Christmas is, without doubt, the best time of year in a household with 3 boys under 9 and two adults that are just big kids at heart. Magical? Maybe on Christmas morning when watching excited little faces opening presents but certainly not when queuing for an eternity in Tesco like I was yesterday at 8am. Festive? Again, probably when enjoying Christmas day with family, but not when freezing my *fingers* (adapted for a family audience) off putting outdoor lights up on a Sunday afternoon. Glad Tidings? Absolutely, but less so to the people from Sky TV who seem like it will ruin THEIR Christmas if I don’t buy the movie package that I neither want nor would have time to watch and who seem to forget I’ve told them this on at least 4 occasions this week.
See, Christmas is always a bit like that isn’t it ; an up and a down, a ‘yayy’ and a ‘boo’. That’s not to sound all bah! Humbug! about it, it’s just how it is once you realise that Father Christmas being busy, your bank account emptying and the shops being like the opening 15 minutes of ‘Saving Private Ryan’ are somehow linked.
For us, as a family, we love Christmas. How could we not.
This year so far has seen our eldest have a place in the choir for his school nativity (vocal ability inherited from his dad), Ethan play a shepherd in what was an Olivier Award Winning performance of his nursery nativity (acting ability inherited from dad), and me dress as an Ugly Sister in panto (dressing as a woman taken after my mum). There’s been parties, nights out, fun and games.
In leading up to Christmas though as Isaac’s dad it has been so bittersweet. Jake commenced his Christmas procurement process with internet research on toys in about October and the fully formed list for Father Christmas was produced about 3 weeks ago, word processed, including clip art images and signed ‘Kind Regards, Jake’ at the foot. If ever a child has inherited the genes from his lawyer mother, he is that child.
Ethan was more spontaneous. Like most of us probably started, he sat with the Argos catalogue pointing at things whilst mum took notes (relegated to a secretarial role) and we duly, ahem, sent the list to Santa. We are now using the tried and tested behaviour control tactic of ‘Father Christmas is watching’ when he’s misbehaving and that has a good 7 days left before it is redundant.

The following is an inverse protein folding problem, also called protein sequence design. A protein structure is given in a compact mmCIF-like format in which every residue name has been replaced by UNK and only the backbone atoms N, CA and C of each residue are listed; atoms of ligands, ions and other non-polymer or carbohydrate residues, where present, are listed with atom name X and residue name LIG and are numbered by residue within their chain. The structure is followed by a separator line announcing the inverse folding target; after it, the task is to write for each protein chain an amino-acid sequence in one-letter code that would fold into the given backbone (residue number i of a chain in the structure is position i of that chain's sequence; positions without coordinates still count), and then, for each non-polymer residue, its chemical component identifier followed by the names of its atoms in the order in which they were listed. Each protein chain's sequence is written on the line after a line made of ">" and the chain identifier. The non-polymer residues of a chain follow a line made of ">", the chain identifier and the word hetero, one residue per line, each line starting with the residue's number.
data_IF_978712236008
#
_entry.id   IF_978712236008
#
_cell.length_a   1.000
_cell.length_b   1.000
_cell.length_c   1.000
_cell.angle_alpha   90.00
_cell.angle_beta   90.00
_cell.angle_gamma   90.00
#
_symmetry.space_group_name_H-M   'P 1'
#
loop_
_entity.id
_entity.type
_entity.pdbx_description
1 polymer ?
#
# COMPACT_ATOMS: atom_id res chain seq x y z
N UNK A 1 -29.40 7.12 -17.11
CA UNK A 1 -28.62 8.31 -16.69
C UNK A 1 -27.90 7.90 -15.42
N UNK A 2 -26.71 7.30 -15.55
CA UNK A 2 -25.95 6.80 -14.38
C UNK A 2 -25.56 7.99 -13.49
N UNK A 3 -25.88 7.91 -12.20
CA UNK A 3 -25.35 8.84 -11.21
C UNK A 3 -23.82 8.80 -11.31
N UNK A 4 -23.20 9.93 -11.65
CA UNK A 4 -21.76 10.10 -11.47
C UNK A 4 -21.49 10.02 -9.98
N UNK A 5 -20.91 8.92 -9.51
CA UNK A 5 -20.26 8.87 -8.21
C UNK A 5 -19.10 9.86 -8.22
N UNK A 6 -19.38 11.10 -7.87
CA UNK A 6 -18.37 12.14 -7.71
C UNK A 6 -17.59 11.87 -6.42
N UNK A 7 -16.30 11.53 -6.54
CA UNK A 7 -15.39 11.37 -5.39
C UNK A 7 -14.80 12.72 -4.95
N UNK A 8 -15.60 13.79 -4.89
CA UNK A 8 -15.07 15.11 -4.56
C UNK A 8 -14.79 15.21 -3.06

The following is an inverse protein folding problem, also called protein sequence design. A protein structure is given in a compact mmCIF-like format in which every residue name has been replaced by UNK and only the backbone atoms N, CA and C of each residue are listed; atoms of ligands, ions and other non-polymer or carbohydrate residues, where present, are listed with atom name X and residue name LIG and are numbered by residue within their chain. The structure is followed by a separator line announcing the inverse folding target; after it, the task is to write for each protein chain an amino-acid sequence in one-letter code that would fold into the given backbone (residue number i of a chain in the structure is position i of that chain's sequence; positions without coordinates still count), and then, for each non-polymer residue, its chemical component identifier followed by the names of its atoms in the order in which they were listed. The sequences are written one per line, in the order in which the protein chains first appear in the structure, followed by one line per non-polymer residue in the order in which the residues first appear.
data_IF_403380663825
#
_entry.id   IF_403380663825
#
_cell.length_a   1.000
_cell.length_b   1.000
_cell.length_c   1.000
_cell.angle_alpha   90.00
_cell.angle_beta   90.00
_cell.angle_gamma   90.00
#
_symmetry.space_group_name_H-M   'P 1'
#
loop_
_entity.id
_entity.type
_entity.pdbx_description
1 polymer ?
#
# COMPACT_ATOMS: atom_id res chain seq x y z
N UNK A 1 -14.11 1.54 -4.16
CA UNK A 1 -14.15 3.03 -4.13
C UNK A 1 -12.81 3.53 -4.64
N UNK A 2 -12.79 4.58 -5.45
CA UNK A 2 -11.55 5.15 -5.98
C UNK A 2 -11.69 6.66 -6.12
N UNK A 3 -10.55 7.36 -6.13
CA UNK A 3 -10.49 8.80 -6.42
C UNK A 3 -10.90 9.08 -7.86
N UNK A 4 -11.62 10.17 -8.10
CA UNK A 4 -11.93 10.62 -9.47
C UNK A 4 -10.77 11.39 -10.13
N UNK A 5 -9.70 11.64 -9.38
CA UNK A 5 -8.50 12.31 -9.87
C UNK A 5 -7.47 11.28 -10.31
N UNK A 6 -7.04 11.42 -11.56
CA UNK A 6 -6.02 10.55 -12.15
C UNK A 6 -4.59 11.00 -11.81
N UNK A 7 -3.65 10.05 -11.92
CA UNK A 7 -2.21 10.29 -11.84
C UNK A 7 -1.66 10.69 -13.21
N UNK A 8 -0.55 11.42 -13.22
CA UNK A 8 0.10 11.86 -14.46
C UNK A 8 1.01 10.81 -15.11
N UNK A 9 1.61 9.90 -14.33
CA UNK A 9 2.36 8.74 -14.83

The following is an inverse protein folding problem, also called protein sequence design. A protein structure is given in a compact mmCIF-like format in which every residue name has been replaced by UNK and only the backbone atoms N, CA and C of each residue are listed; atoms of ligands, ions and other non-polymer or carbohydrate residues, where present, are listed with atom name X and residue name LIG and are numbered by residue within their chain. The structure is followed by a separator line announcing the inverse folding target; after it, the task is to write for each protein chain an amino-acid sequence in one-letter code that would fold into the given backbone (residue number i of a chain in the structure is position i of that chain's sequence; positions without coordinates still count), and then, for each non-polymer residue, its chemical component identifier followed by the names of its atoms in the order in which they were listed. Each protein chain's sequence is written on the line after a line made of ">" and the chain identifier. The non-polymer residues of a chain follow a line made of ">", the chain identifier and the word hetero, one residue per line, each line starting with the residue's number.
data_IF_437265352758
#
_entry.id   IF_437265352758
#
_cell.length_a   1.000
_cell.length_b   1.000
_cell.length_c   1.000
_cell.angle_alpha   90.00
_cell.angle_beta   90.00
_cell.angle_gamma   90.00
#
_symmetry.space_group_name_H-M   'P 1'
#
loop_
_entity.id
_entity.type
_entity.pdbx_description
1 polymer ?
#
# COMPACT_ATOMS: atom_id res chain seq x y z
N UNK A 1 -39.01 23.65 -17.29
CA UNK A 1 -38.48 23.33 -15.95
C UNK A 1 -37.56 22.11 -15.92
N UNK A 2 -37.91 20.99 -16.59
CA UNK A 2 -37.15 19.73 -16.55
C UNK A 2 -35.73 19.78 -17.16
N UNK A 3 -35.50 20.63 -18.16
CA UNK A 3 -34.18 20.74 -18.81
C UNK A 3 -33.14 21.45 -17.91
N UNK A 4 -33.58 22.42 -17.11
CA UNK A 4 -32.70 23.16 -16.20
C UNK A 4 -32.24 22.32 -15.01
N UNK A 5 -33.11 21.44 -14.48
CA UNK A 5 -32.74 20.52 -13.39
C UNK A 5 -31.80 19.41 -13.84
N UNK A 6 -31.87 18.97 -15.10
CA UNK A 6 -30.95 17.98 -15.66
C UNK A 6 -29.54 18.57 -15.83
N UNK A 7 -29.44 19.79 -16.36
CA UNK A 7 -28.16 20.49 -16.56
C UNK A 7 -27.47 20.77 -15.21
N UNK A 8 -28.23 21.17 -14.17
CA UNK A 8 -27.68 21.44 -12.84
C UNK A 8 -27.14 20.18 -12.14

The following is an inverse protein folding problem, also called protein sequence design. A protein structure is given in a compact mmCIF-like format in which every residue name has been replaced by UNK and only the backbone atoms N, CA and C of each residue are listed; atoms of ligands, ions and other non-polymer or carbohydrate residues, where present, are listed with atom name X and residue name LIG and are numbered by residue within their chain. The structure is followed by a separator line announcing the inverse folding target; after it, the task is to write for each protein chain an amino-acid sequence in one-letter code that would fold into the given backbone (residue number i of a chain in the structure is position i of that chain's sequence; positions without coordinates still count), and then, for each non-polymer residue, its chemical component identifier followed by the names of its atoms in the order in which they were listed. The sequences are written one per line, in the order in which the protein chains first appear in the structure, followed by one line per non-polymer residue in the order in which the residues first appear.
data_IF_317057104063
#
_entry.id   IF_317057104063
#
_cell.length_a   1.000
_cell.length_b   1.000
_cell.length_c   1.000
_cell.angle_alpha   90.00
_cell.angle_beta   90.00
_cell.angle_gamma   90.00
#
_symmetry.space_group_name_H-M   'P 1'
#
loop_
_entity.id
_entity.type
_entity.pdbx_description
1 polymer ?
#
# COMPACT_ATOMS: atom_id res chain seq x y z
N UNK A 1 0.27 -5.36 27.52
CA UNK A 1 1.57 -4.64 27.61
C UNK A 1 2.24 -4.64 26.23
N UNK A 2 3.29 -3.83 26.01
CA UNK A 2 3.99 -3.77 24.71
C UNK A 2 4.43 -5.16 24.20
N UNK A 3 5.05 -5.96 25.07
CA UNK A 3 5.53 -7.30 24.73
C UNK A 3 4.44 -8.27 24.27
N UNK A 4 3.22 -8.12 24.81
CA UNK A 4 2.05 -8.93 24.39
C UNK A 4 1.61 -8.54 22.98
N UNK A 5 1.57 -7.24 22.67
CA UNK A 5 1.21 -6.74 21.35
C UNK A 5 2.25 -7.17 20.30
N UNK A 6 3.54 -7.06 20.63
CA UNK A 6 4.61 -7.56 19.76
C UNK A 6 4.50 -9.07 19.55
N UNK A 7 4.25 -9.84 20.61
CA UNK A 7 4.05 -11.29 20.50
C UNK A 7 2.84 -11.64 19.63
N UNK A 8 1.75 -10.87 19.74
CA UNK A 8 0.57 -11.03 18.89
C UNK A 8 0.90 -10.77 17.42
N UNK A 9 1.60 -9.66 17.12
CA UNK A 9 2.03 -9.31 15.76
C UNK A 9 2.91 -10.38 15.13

Isaac, well where do you start? What you start to realise when you wander round toys r us or Smyths is that shopping for toys for a 3 year old with little head control (so Isaac cannot sit independently) and who can’t yet reach and grip toys is a polarising process. You wander, feeling a) like you’re letting him down if you can’t find something appropriate b) guilty, that the other boys will get more both materially and in terms of money spent and c) like you’re crap parents. It’s a horrible feeling, which is stronger this year than last. Last year at 2, a lot of Ethan’s toys were Isaac’s toys and vice versa – developmentally Ethan’s physical ability was still within the same parameters as Isaac’s, they both needed big toys that encouraged their fine motor development and ‘toddler’ toys were appropriate for both. This year is different because of one main thing ; independent play.
Ethan can play independently, and god forbid if you get in his way sometimes when he’s laying out farm animals or cars, and he’s developing through creative play. Isaac can’t independently play. Hence, a lot of the ‘aged 3-5’ toys are quite inaccessible for him in their purest form. Yes, you can play with them with him but that takes some of the creative play opportunities from it (for example, I’d imagine that lego is a lot less fun for Isaac than it is for Ethan ; Ethan can conceptualise, build, rebuild whereas Isaac is bound by what decisions I or whoever is playing with him take).
So, you start looking at ‘inclusive toys’ ie ‘expensive toys’! To fit a push button switch to a simple dog toy lifts the cost to nearly £50 from what would be £15-20 in Toys R Us. This isn’t me moaning, it’s not me saying it’s profiteering, it’s me saying its another expense just to ‘square the circle’ for Isaac and help him enjoy things the same way as his twin brother. The range is limited too. Solutions? You become more selective than we would be with the other two boys and therefore one little brother gets a smaller pile of presents on Christmas morning. The phrase ‘it is what it is’ is never far from me and honestly i’m not moaning in what i’m saying.
We have had the conciliatory ‘well…he wont necessarily know how much less he’s got than his brothers’ from some people and it’s meant as a comment to make us feel less guilty but frankly, it doesn’t work. We know. That’s all that matters. We can’t treat Isaac with the absolute equality he deserves and it hurts at a time when as parents you just want to show equality between your children. It’s also insulting to suggest that Isaac understands any less than his brothers.
Weirdly I know, well my brain tells me, that all three boys will have the best Christmas they’ve ever had and hopefully we’ll have done our bit as parents in creating memories that will last (well, maybe apart from Jake needing to forget about seeing his dad in drag). I think it’s just about whether we’re out of our comfort zone in ‘Christmas with Isaac’ and yes we are because it’s only the third one and our experience of 5 previous ones with Jake didn’t include looking for inclusive toys and the next steps of realisation that it brings about Isaac’s situation. We’ll all do everything we do to show Isaac that Christmas is magical, festive, full of glad tidings and love and i’m sure we’ll see lots of the little smiles that drive us on both as a family and a charity.